All About Jazz: The web's most comprehensive jazz resource

Serving jazz worldwide since 1995
All About Jazz: The web's most comprehensive jazz resource

Opinion/Editorial

How Far Is Too Far Out?

By Published: April 8, 2005

When listening to free-form avant-jazz, it may seem like anarchy rules, but if you listen closely, there are many things happening at once and they are happening with a purpose in mind.

The year was 1948. It was a few years after the end of World War II. The world was climbing out of the residue left by a horrible war. Big bands, dance bands and small groups played the music of the day. All over America and around the world people turned on their radios and listened to soap operas, mystery plays, comedy shows, news programs, sports and music. Many musicians made their living traveling. Swing music, considered old fashioned by some, was moving towards avant-gardism by visionaries such as Charlie Christian, Thelonious Monk, Dizzy Gillespie and Charlie Parker. Be-bop (the new avant-garde of the day) could be heard up and down 52nd Street and in Harlem.

In every age of musical advancement, the musicians who sought to raise the bar were met with outrage and disdain. The musical world and society at large were not ready for change.

Change is difficult. When John Coltrane came along playing slightly out of tune and re-harmonizing diehard standards, the critics went nuts. When he added Eric Dolphy to his famous quartet, the musicians complained and the critics criticized again. They didn't understand Eric's polytonal approach, but John did. They just didn't get it. Go back and read some of the old Downbeat reviews and you will see how angry some of them got. Both John and Eric were considered the "out" cats then, but at the same time Ornette Coleman arrived from Texas with his plastic saxophone playing with his Harmolodic approach. Wow! That was very out—for that era. At the same time, there was a pianist by the name of Cecil Taylor sitting in a downtown coffee shop that no one wanted to play with because he was absolutely non-musical and crazy and no one could relate to anything he played. When Trane moved from Bebop to modal playing he was eventually accepted, but when he moved on to his free-form Avant-garde out playing, he was ridiculed. Yet he was the only one who understood and believed in what Albert Ayler (another apostle of "spiritual out-ness") was trying to do.

Looking back, we wonder: "what was all the fuss was about?" Ornette is still going strong and accolades have been bestowed upon him from all over the world. There is an established Church of John Coltrane and practically every tenor saxophonist from 1970 on has tried to emulate him. The misunderstood Thelonious Monk has been escalated into a God. His music is a required study for anyone who studies jazz. There has been a resurgence of Albert Ayler and Eric Dolphy's music. Along with the re-discovery of both saxophonists there seems to be a new CD of newly-discovered recordings released every few months. Fans wait for hours to hear Cecil Taylor play. There are festivals and radio programs dedicated to these "Icons of Music" all over the globe. One of the most respected modern musician/composers of our day, Anthony Braxton, continues to record and perform offering the world a glimpse into his mind.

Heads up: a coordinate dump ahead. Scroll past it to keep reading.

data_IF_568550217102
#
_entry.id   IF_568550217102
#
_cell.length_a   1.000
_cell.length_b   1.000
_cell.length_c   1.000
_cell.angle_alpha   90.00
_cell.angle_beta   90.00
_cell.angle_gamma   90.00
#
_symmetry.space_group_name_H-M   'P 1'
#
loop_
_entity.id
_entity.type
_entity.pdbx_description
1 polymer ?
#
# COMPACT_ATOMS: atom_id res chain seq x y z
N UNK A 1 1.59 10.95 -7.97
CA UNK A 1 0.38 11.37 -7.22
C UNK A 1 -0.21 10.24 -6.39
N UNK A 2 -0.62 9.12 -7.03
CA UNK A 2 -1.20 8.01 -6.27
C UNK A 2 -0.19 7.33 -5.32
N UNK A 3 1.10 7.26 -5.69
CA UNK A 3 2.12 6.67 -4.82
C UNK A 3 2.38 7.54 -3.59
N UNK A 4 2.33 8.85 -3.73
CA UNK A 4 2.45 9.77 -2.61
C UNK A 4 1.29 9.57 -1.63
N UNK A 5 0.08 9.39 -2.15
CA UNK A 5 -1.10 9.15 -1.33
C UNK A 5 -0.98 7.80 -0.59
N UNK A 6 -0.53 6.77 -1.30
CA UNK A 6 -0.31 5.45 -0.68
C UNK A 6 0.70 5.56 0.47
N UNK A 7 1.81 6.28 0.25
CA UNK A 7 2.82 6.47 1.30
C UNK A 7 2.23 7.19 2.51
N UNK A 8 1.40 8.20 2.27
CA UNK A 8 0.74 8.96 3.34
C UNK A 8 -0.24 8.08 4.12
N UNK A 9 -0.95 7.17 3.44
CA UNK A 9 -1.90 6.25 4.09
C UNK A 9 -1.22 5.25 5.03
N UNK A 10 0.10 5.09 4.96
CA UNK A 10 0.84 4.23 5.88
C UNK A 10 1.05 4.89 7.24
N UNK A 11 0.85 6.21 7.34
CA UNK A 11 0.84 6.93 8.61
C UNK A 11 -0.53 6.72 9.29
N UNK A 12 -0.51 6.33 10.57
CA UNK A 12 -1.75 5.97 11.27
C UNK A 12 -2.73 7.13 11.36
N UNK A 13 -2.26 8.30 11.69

The New York City loft scene that went underground in the seventies has re-emerged as "the downtown scene". Downtown New York City clubs such as Tonic, The Knitting Factory and the Sunday Night Avant & New Music Series at CBGB'S present some of the very best of the avant-garde players in the world. In the last few years the scene has extended to some venues in New York City's borough of Brooklyn. On the "Left Coast", players such as Vinny Golia, Nels Cline, and Henry Kaiser are part of a handful of musicians who are keeping the flame alive. So why in this era of mediocrity in music— and almost everything that surrounds us in the arts—is there such an outcry against an art form that seems to have proven itself through the years with quality musicianship and outstanding originality, but is not truly accepted as a form of Jazz?

Europeans have accepted American jazz as an art form without hesitation and prejudice. They welcome American avant-garde artists to their shores with open arms. Why do you think that is so? To understand this phenomenon, you must look back at European musical history. Europe is the land of Bach, Brahms, Mozart, Beethoven, Handel, Chopin, Wagner, Schoenberg, Berg, Ravel, Bartok and many many more. By the time Western European music had reached the 20th century, the European musical ear had grown and was adjusting to dissonance. It was a natural growth for them; and yes, sometimes there was an outcry about the music. Witness the outrage and the riots that occurred with the premier of Stravinsky's Rite of Spring—now considered a musical masterpiece.

Here in America the avant musicians blame the critics and the record companies for not promoting this kind of music as Jazz. Most avant players call themselves "improvisers" not jazz musicians. They are so angry at the way they have been treated by the public and the "straight ahead" jazz musicians, they would rather have it said they play "improvised" music or even "world music", and some adamantly deny they are jazz musicians! The truth is that most of the public isn't aware of jazz artists no matter what kind of music you call it. "Jazz" has so many categories now, you have to be a musicologist to keep up. Some well-known and influential jazz radio stations in the U.S. will not play artists like Albert Ayler, Eric Dolphy or present day David S. Ware, Nels Cline, Anthony Braxton, Matthew Shipp, Dom Minasi, or Peter Brotzman. In order to hear these, and many other artists, you must tune into the alternative stations. So the question is: How far out is too far out?